The Act places time limits on local jurisdictions to receive and approve applications. Provides that an application for a location with 1-25 distributors must be received within five business days and approved within 20 business days. Approval can only be delayed if applications do not comply with the permit checklist or pose a health or safety risk.

As a result, California is currently the most EV-friendly state in the US. In addition to having the most electric vehicle registrations, it also has nearly 53,000 nonresidential public charging points, which is more than the next five states combined, according to Department of Energy data. If you include Level 2 public chargers, DC fast chargers and shared private chargers, the number exceeds 105,000.

“We need to demystify toll permitting at the state level and then require cities and towns (to make the permitting process) easily accessible,” Lambkin said. “The steps required should be public. Publish it on the website and prepare an electronic application submission program,” he added.

The availability of clear information on public platforms would help stakeholders understand the process and speed up approvals. “This way I know the timeline for each phase and I know I will have my permit approved within three to four weeks,” Lambkin added.

Media interconnection delays

Determining the electrical capacity and infrastructure needed to support charging stations also takes a lot of time. This includes working with local utilities to assess existing electrical power and identify any necessary upgrades – a key step for charging stations to operate reliably and efficiently.

A stable connection ensures sufficient power. However, if for some reason power lines cannot be placed in a particular location, utilities should notify ratepaying companies in advance and provide a schedule for when power will be available. This helps with planning and moving resources to places where installation is cost-effective, Lambkin said.

“We’re seeing quite a cumbersome process right now in terms of media interconnection,” Cornelia said. “This includes everything from research to the actual delivery of the transformer, which can take months. It may even take years,” he added.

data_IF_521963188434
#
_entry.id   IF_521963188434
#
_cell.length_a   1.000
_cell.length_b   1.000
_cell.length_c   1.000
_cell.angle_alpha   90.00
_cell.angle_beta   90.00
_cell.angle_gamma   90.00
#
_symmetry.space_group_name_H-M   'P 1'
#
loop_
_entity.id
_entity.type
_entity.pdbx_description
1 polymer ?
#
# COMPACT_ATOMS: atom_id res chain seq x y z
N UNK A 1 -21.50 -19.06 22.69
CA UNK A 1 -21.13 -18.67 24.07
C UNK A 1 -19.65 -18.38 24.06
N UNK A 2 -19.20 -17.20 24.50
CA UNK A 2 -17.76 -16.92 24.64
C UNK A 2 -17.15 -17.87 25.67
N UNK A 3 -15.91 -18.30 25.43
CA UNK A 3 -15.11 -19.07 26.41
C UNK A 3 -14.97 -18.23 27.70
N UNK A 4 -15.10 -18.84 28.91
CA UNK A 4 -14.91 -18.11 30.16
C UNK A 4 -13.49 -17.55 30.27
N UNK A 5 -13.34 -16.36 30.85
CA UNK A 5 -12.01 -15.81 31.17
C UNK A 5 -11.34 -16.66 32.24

According to Cornelia, “proactive planning” is needed to ensure that charging stations can connect to the large-scale network without delays. This means actively communicating and coordinating with utility workers to ensure they plan ahead for network capacity.

Mercedes-Benz has been more proactive than other automakers in addressing this issue. Cornelia’s division, the Mercedes-Benz High Power Charger, exists to alleviate many of the inconvenient headaches – such as charging in remote, dirty and potentially dangerous places – that no owner of a $100,000 luxury car wants to deal with. Last November, it opened its first 400-kilowatt charging node at Mercedes-Benz USA headquarters in Sandy Springs, Georgia. It has since installed another 12 locations in the Southeast with giant Buc-ee’s grocery stores. It plans much further expansion.

Cornelia said Mercedes-Benz HPC worked closely with Southern Company, one of the largest utilities in the US, to meet the “ambitious timeline” for launching the first charging node.

“We started cooperation with Southern Company, where the initial lead time for transformers was approximately 90 weeks. Thanks to proactive cooperation, we managed to shorten this time to 12 weeks,” said Cornelia.

“It’s literally knowing the right person at these utilities. Having the right people who bring expertise and relationships is crucial to navigating the environment in which we live.

It also comes down to whether the state or utility is progressive and forward-looking or not. “There is always a natural time to develop critical infrastructure such as electric vehicle charging,” Cornelia said. “What separates some providers from others is a clear commitment and a long-term vision for how to deal with this.”

Affordable models are expected to boost electric vehicle sales over the rest of the decade. A slew of charging projects have also been announced recently, including the expansion of the Electrify America and Mercedes-Benz HPC networks, as well as the new Tesla-rival Ionna network, developed by, among others, a consortium of seven automakers.

If EV sales and charging networks need to grow synergistically, having a streamlined mechanism for approving chargers in each state is a must. We don’t want to say that fifty years from now we missed the opportunity to fight climate change just because we couldn’t get permits.